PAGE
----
There’s been a lot in the news over the last few years about traumatic brain injuries caused by playing football, and even a motion picture where Will Smith played the accomplished pathologist Dr. Bennet Omalu who uncovered the link between the sport and head trauma.
So, how does this relate to insurance, you must be wondering. Just like any other industry, the National Football League (NFL) needs general liability and workers’ compensation insurance coverage to function. And right now, the insurance companies are just a little bit concerned about the costs that may be incurred for covering the NFL, Pop Warner and other youth football leagues.
Make that “really concerned”. In fact, the insurers are very worried that the potential for traumatic brain injury claims are going to be like asbestos claims, and cost them potentially billions over decades.
“Basically, the world has left the marketplace,” the man behind the story, Alex Fairly, CEO of the Fairly Group, told ESPN’S Outside the Lines. “If you’re football, hockey or soccer, the insurance business doesn’t want you.”
And Fairly is a man who has some experience in this department. In addition to the NFL, Fairly’s risk management firm The Fairly Group, based in Amarillo, Texas, has a list of clients that includes Major League Baseball, Major League Basketball, Major League Soccer, the National Hockey League, U.S. National Men’s and Women’s Soccer, various U.S. Olympic Committee governing bodies and more than 1,000 collegiate athletic departments.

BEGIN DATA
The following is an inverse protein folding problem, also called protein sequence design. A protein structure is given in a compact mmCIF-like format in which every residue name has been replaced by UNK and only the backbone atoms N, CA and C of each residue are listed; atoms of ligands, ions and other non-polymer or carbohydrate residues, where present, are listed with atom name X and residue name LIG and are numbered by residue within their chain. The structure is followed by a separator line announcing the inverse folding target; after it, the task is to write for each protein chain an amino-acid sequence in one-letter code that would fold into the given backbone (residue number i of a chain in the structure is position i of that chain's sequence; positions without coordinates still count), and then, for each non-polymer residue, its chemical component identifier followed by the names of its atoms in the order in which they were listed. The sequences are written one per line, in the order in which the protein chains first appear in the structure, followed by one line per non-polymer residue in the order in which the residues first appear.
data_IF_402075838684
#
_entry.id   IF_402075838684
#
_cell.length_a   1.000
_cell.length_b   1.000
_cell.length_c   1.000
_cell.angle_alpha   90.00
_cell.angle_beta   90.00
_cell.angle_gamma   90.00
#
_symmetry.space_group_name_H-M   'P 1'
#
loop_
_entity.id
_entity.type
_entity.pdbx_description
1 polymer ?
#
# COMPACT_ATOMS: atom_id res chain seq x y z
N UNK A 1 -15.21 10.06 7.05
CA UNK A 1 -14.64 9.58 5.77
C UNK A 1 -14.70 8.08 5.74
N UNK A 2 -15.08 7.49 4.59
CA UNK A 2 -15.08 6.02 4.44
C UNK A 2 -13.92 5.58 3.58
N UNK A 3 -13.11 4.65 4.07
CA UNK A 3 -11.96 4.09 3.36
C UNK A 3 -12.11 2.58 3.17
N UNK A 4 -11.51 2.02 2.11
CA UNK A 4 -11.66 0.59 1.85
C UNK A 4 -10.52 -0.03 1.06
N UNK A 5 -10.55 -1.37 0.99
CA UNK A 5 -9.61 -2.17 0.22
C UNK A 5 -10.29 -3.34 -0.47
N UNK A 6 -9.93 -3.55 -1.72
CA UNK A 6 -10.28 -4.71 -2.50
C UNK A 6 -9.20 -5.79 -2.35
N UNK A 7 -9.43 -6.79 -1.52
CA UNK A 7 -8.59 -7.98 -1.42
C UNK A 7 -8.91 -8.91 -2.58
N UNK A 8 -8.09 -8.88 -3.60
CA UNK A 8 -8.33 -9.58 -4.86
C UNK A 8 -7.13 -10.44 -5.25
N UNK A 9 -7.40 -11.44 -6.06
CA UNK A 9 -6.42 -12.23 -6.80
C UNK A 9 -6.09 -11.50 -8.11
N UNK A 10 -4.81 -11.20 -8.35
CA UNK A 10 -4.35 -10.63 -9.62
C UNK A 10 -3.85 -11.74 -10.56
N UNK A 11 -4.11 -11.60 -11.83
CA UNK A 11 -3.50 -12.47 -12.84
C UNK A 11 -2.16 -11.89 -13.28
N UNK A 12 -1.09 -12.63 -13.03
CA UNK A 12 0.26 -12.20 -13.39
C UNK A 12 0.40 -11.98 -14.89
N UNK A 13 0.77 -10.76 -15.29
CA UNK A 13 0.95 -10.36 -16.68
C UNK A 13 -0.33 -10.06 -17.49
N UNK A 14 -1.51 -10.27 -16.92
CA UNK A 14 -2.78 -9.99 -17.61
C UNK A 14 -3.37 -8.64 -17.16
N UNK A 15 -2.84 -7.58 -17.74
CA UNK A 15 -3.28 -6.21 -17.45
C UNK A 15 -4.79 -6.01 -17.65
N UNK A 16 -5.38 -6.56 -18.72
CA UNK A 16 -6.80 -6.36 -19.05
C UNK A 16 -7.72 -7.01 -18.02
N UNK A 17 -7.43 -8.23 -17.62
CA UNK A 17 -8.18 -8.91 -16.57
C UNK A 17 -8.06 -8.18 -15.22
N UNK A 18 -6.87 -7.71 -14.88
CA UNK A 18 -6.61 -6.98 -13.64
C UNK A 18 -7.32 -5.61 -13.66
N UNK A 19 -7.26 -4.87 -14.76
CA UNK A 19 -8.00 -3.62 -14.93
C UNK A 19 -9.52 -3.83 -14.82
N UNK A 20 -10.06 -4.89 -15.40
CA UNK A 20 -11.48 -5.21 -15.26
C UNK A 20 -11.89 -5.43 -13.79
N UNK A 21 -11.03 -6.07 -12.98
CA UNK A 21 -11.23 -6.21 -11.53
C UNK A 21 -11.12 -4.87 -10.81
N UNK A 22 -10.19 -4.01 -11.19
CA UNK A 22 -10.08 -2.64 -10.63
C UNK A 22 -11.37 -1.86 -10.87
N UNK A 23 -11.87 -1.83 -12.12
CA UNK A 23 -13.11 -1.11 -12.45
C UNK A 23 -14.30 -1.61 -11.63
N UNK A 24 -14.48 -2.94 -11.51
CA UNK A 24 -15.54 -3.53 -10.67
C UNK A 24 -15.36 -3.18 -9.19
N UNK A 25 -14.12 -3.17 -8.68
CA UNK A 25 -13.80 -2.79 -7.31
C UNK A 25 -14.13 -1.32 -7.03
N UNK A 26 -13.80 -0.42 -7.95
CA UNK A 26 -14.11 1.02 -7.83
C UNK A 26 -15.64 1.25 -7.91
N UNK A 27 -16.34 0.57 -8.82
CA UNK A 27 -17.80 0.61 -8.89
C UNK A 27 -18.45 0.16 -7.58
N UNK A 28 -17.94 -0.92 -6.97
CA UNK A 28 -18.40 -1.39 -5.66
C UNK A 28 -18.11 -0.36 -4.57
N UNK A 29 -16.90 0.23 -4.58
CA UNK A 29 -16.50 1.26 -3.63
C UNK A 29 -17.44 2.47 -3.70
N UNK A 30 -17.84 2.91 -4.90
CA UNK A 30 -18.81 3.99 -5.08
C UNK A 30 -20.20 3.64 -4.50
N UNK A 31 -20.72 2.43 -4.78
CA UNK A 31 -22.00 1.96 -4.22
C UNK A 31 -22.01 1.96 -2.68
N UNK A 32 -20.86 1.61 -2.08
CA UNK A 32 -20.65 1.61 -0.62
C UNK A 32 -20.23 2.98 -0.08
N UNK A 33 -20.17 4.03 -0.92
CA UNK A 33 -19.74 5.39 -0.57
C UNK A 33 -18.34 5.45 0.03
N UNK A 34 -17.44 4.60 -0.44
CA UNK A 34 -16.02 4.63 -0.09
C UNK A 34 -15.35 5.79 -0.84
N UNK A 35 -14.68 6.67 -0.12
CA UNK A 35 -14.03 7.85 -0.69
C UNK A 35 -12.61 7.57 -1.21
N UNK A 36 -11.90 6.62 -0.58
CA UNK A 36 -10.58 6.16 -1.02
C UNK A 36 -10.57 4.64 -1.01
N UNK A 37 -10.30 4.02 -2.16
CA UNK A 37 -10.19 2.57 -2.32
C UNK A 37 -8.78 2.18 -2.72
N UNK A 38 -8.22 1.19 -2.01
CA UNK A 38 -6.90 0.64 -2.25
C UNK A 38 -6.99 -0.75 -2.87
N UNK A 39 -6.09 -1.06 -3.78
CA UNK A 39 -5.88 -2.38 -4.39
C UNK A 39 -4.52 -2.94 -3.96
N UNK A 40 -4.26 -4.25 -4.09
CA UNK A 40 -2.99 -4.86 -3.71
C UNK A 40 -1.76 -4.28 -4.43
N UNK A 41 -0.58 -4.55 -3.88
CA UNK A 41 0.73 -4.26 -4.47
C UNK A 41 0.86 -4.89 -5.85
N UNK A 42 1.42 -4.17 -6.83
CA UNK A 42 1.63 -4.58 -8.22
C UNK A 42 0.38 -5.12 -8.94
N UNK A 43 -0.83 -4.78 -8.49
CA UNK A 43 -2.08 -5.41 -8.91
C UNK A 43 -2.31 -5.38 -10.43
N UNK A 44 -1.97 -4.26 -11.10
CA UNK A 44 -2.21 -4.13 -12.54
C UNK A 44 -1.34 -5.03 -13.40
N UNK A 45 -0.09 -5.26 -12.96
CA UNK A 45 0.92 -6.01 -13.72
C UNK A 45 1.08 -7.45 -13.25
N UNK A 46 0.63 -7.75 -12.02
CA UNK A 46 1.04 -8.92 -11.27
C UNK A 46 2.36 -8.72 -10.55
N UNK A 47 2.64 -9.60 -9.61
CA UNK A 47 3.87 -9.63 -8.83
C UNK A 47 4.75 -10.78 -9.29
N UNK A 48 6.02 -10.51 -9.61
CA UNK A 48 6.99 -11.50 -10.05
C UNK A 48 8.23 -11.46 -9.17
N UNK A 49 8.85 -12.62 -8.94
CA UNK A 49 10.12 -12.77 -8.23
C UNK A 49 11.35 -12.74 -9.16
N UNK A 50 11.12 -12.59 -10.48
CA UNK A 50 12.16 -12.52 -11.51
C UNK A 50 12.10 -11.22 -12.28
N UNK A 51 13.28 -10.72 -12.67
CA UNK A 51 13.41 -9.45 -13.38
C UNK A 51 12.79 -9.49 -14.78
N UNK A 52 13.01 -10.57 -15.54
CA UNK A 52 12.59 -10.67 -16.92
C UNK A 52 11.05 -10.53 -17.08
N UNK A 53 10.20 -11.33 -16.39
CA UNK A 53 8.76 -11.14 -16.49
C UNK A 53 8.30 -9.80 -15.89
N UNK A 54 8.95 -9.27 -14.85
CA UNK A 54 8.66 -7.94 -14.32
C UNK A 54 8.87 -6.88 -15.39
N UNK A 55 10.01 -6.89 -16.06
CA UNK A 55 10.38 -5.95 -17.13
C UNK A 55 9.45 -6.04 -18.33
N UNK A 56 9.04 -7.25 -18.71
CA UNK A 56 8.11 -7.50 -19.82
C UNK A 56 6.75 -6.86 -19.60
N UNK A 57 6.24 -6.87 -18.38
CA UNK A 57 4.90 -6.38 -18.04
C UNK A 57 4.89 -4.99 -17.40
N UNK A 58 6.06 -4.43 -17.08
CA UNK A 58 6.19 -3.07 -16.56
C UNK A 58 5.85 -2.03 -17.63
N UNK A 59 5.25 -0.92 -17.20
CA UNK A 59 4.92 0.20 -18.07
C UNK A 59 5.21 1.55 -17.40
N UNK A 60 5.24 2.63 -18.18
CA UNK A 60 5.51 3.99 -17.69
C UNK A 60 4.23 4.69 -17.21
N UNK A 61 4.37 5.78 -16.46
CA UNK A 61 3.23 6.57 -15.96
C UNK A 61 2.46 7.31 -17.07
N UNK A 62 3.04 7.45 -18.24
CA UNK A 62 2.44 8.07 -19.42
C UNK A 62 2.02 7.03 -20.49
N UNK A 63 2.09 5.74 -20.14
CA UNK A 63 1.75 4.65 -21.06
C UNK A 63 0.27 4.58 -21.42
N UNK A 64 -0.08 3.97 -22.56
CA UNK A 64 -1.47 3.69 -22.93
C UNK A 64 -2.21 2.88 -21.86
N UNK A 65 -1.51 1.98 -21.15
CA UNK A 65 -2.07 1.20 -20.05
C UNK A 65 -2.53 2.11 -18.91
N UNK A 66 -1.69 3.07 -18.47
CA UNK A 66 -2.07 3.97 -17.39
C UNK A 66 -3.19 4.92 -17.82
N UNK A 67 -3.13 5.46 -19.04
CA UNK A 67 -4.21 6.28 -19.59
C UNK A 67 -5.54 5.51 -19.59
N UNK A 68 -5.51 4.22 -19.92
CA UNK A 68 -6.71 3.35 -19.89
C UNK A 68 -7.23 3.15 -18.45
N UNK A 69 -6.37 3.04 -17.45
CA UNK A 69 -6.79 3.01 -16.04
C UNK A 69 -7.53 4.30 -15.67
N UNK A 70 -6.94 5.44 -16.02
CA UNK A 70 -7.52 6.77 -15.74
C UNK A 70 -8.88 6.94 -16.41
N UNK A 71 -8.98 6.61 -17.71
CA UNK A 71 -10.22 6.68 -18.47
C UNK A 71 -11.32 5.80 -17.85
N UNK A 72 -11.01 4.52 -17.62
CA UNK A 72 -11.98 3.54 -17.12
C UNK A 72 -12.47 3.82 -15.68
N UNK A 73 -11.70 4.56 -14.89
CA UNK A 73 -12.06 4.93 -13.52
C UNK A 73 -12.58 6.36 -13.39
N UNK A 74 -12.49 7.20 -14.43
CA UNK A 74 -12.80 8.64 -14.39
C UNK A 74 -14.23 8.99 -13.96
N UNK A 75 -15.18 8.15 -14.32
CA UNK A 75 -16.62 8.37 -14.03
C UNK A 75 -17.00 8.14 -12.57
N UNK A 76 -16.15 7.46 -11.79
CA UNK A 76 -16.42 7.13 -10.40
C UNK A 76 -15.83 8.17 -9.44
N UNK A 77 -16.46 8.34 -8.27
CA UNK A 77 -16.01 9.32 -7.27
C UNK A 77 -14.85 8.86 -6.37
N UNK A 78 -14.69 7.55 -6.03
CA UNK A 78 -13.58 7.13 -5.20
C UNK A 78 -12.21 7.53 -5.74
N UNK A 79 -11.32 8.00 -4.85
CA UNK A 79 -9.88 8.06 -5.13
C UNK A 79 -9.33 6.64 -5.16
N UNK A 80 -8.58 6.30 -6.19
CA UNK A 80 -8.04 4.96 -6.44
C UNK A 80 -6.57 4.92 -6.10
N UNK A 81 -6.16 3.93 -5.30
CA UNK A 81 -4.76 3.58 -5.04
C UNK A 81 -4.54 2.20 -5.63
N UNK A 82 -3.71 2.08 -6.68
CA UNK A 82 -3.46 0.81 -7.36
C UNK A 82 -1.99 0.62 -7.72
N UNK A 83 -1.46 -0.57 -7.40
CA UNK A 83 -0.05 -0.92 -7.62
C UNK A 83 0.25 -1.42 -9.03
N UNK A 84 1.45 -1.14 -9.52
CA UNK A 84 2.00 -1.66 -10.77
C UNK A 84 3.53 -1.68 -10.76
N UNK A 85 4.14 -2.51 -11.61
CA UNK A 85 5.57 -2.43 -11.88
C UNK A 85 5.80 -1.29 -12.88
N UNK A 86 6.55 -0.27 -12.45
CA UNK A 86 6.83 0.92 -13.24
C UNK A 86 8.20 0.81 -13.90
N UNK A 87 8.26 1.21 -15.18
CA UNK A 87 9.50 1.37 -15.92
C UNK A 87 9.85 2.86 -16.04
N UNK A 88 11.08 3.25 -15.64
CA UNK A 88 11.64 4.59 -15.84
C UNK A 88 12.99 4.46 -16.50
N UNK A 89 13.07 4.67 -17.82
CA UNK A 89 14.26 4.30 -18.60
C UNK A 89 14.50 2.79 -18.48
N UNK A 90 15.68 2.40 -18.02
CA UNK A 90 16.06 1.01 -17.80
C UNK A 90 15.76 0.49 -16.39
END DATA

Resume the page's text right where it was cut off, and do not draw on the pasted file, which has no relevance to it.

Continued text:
Plus, The Fairly Group has a construction division where they have provided risk consultancy and brokerage for the development of nine new professional sports stadiums.
That’s a lot of sports.
And it’s why Fairly realizes that the real trick (and the real challenge) for the NFL and other professional sports leagues is not about insurance, it’s about risk management. In regards to the NFL specifically, Fairly cites the insurers’ concern about the “general unknown” associated with exposure related to head trauma, as it is not easy to predict, measure, and therefore, price.
Right now, the NFL doesn’t have general liability insurance covering head trauma, and just one carrier is willing to take on their workers’ compensation coverage. Eventually, the insurance companies’ refusal to insure the NFL has created a new economics of football and is squeezing and potentially killing off programs faced with higher costs and scarcity of coverage.
It’s so bad, even football helmet manufacturers only have one choice when it comes to insurance companies.
Dr. Julian Bailes, Pop Warner’s medical director and a member of the NFL’s Head, Neck and Spine Committee, told Outside the Lines “insurance coverage is arguably the biggest threat to the sport.”
In fact, it’s possible that more school administrations will decide to eliminate football to eliminate any potential risk.
Would you let your children play football? Please leave your thoughts in the comments below.
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